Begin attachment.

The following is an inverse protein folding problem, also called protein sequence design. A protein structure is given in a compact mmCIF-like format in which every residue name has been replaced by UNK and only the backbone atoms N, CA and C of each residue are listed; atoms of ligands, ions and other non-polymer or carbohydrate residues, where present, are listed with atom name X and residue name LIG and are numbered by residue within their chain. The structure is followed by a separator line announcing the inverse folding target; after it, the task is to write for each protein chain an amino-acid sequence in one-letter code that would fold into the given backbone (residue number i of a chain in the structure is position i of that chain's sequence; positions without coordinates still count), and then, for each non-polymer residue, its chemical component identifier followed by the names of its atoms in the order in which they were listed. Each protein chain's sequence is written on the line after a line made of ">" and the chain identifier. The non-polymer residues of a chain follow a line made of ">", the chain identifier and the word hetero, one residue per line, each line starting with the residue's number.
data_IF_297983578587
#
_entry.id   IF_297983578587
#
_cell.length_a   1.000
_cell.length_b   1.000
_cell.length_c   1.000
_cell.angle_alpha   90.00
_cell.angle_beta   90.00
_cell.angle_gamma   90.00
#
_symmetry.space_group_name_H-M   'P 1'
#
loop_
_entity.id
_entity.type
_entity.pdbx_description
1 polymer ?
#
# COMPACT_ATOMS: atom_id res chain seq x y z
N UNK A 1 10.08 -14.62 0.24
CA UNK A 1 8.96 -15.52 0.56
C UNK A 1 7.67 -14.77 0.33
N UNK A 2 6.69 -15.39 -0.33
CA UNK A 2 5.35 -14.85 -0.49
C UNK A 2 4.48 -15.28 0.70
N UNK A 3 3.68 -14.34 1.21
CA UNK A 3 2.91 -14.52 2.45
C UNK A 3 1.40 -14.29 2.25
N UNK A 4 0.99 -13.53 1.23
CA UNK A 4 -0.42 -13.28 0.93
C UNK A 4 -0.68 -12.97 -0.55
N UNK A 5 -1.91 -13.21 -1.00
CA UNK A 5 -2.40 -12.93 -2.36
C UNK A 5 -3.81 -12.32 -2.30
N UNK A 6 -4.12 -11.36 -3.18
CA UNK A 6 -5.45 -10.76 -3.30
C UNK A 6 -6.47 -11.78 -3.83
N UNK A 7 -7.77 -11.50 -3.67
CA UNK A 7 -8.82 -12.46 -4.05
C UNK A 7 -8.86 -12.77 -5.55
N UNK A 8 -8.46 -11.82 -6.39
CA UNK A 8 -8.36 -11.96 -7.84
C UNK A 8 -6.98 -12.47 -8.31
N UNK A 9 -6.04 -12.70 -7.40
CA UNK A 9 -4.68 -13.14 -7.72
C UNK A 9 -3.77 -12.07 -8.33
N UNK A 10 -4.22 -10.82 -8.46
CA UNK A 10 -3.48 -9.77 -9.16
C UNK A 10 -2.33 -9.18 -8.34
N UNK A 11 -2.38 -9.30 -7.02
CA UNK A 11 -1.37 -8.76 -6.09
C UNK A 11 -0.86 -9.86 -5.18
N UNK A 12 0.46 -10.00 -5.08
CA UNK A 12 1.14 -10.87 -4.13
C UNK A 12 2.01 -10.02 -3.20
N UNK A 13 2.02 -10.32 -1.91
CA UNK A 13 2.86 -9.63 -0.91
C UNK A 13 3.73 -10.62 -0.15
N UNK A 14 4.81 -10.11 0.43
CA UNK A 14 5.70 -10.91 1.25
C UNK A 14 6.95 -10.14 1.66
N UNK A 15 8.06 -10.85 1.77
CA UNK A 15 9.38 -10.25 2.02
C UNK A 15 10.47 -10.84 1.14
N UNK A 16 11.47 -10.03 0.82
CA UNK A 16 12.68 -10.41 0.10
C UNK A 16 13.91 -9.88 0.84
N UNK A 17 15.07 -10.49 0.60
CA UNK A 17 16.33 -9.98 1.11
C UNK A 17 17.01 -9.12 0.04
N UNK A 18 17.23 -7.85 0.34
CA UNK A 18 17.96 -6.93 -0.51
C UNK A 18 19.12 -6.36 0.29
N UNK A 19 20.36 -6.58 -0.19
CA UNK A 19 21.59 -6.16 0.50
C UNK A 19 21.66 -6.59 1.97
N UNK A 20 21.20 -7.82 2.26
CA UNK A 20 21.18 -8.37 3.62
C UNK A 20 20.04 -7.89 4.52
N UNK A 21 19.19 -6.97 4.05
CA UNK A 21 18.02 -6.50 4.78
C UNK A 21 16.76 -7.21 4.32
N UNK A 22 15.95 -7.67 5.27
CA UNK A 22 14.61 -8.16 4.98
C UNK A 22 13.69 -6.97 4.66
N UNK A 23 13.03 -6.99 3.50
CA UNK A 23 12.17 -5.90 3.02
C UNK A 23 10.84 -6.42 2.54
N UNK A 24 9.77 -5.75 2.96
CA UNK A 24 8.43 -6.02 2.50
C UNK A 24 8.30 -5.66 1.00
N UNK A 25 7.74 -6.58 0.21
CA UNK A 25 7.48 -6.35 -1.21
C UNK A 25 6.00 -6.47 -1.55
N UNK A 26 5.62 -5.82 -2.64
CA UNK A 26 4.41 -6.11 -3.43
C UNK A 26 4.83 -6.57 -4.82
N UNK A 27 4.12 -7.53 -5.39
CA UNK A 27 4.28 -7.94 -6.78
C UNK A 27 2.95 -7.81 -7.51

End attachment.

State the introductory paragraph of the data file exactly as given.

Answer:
The following is an inverse protein folding problem, also called protein sequence design. A protein structure is given in a compact mmCIF-like format in which every residue name has been replaced by UNK and only the backbone atoms N, CA and C of each residue are listed; atoms of ligands, ions and other non-polymer or carbohydrate residues, where present, are listed with atom name X and residue name LIG and are numbered by residue within their chain. The structure is followed by a separator line announcing the inverse folding target; after it, the task is to write for each protein chain an amino-acid sequence in one-letter code that would fold into the given backbone (residue number i of a chain in the structure is position i of that chain's sequence; positions without coordinates still count), and then, for each non-polymer residue, its chemical component identifier followed by the names of its atoms in the order in which they were listed. Each protein chain's sequence is written on the line after a line made of ">" and the chain identifier. The non-polymer residues of a chain follow a line made of ">", the chain identifier and the word hetero, one residue per line, each line starting with the residue's number.